Why Do Cats Attack?

My cat bite last week made me wonder why do cats attack?  I thought that if I could help educate people as to the reasons why cats might attack, it could help us all to avoid such attacks in the future.  You may have seen stories in the news about cats that have attacked their owners and even held them “hostage” in their own homes.  Yes, those things do happen, but they are rare.

According to the ASPCA, there are approximately 85.8 million cats owned as pets in the United States alone.  Around 44% of all US households have a dog, and 35% have a cat. It’s important to remember that most domesticated cats if properly socialized, will never attack or bite their owners unless they are provoked. But also you need to understand that cats are animals that can be subject to mood shits and affected by such factors as hormones, stress, or changes in their environment.  And even if your cat has never acted aggressively before, there is a first time for everything, so never say never!  After call, cats can be unpredictable.

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Please don’t get me wrong, cats are gorgeous creatures and I’ve owned and loved many cats throughout my life.  But I just want you to be aware of what can happen, and the warning signs to watch out for.

Common Causes of Aggression

Petting Aggression:  I talked about this in my last post because I’ve experienced it firsthand, and have talked to many other people who have had the same experience.  Petting your cat can cause them to become over-stimulated or even uncomfortable, which is why they may turn around and bite when you’re petting them.  Watch out for the warning signs such as their skin twitching, vocalizations, changing positions, or swatting their tail.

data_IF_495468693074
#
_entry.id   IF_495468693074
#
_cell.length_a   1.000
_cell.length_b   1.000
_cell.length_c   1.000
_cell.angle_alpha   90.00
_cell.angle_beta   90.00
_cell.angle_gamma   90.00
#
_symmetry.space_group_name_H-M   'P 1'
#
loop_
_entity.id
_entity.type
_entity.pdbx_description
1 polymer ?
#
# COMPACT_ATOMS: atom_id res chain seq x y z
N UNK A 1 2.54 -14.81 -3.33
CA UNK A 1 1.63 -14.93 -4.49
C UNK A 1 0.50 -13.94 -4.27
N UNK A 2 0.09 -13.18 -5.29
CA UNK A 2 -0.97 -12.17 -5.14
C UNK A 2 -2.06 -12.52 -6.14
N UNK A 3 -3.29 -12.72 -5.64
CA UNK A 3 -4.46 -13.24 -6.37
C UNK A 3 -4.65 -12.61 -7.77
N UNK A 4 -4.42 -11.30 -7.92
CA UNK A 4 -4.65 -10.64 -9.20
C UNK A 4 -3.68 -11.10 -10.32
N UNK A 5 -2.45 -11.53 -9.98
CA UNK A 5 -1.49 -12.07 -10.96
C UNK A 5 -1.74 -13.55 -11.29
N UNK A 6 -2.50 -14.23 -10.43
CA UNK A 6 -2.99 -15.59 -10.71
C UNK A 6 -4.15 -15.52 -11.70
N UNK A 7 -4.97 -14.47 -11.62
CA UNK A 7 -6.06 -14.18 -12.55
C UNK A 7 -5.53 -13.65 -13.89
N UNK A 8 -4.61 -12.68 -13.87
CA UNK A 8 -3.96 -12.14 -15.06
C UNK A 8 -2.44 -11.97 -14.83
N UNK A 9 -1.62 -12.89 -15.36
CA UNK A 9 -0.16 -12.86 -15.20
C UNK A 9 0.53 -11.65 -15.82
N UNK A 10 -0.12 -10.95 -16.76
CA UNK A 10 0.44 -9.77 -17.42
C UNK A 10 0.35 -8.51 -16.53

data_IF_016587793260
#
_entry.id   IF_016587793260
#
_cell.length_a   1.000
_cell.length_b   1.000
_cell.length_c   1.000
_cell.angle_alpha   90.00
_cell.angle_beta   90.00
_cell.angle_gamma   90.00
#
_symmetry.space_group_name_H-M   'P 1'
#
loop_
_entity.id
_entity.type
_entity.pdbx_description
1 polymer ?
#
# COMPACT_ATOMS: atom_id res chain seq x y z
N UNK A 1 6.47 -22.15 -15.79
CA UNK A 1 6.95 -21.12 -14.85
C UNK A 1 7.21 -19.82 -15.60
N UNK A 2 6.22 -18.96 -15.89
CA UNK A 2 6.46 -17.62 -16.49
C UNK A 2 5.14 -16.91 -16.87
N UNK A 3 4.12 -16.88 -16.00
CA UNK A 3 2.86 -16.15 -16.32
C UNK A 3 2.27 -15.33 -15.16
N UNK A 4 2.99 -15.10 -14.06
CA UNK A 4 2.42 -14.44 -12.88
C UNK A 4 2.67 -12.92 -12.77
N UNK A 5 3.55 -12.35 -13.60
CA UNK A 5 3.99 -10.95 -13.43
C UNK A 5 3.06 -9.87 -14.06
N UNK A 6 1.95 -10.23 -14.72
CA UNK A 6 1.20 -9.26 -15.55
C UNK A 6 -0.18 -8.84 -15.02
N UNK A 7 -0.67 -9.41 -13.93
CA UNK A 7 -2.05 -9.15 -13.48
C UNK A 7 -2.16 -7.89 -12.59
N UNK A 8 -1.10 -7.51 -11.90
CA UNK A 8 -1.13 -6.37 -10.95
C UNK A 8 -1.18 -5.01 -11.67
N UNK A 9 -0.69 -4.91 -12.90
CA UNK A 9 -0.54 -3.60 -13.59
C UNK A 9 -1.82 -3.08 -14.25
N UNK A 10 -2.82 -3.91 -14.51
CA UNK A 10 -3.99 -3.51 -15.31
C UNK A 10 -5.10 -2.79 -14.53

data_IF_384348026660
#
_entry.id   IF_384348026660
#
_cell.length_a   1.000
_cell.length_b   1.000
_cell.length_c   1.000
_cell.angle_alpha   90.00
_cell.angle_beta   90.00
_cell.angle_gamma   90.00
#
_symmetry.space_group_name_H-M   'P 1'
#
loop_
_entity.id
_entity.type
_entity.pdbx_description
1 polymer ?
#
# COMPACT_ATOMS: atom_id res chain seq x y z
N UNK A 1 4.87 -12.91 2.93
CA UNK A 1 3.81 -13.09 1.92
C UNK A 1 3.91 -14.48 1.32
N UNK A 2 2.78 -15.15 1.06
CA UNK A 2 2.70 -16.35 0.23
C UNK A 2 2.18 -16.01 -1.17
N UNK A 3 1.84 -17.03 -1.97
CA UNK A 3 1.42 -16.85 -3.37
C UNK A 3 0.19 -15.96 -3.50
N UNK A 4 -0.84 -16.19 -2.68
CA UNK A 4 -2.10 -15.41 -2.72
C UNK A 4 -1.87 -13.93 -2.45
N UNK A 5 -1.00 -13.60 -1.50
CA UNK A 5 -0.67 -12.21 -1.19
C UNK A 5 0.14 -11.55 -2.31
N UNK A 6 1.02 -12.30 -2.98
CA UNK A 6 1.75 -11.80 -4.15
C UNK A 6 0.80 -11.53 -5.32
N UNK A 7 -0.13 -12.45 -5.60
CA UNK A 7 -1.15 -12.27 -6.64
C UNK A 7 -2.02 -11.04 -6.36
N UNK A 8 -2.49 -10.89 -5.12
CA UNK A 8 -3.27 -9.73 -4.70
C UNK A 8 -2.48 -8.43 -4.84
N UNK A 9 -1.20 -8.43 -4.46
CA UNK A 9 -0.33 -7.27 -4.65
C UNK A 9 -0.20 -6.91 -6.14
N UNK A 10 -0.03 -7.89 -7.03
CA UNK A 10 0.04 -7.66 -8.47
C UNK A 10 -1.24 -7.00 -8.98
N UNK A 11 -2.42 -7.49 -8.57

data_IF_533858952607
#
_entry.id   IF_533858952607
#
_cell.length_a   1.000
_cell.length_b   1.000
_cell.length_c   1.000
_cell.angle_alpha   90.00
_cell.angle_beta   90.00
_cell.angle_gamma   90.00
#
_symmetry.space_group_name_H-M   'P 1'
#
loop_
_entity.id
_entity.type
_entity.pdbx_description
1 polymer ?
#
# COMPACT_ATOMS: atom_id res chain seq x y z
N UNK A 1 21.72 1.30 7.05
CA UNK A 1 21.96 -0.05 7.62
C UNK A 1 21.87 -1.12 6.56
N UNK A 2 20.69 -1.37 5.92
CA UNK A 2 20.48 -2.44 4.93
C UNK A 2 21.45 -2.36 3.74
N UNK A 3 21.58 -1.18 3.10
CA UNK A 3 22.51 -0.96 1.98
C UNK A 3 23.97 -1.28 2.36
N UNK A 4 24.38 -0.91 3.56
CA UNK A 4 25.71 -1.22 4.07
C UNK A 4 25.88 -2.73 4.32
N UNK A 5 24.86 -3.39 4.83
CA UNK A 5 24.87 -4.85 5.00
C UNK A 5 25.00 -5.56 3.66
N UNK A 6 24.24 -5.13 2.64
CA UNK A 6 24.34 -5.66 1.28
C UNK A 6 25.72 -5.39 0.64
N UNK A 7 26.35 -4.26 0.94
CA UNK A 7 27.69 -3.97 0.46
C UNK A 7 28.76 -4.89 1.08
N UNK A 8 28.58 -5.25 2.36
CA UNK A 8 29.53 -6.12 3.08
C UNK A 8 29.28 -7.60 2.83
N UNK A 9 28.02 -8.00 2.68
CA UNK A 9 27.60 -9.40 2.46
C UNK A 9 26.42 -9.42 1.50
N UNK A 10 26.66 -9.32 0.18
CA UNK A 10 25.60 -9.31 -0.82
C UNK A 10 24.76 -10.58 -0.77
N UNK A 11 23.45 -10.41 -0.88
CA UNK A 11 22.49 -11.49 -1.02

Fear:  This is the most common reason of all that your cat may become suddenly aggressive.  You may not even be aware that there is anything for them to be fearful of, but cats can become startled over even a simple thing.  Check out this video to see what I mean.

 

Protecting Their Territory:  Cats are very territorial and will protect what’s theirs from other animals and humans as well.

Mamas Protecting Their Young:  A female cat with young kittens is naturally going to protect her babies.

Pain-induced:  A cat in pain is likely going to lash out.  This is possibly what caused my client’s cat to attack me.  The owner explained that Ms. Tabby had recently been treated for a severe case of kidney stones and apparently hadn’t been feeling well ever since.  Anyone who has ever suffered with kidney stones knows all too well the excruciating pain that it causes.  They told me Ms. Tabby had been grumpy ever since.  So who can blame her?  She probably just wanted to be left alone to do her own thing and I got in the way.

Unprovoked:  Although rare, some cats seem to become aggressive for no particular identifiable reason.  Bottom line is, cats can be unpredictable.

Heed the Warning Signs

You are probably familiar with most of these, but here are the things you need to watch out for that will signal you it’s time to back off:

  • Fur stands on end
  • Ears back
  • Growling
  • Hissing and spitting
  • Dilated pupils
  • Tail twitching
  • Skin twitching
  • Tail tucked down
  • Crouching

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Bottom Line

Just like dogs, cats come from wild ancestors.  Even domesticated cats still have that predator and prey instinct which can cause them to become defensive.  But if they are raised by people who treat them with love, kindness and patience, they can become the loving pets that we want them to be.

So go ahead, love your cats, spoil them, pamper them, but be aware of the warning signs to avoid an attack.  What has been your experience with cats?  Please share your stories in the comments.  Thanks!

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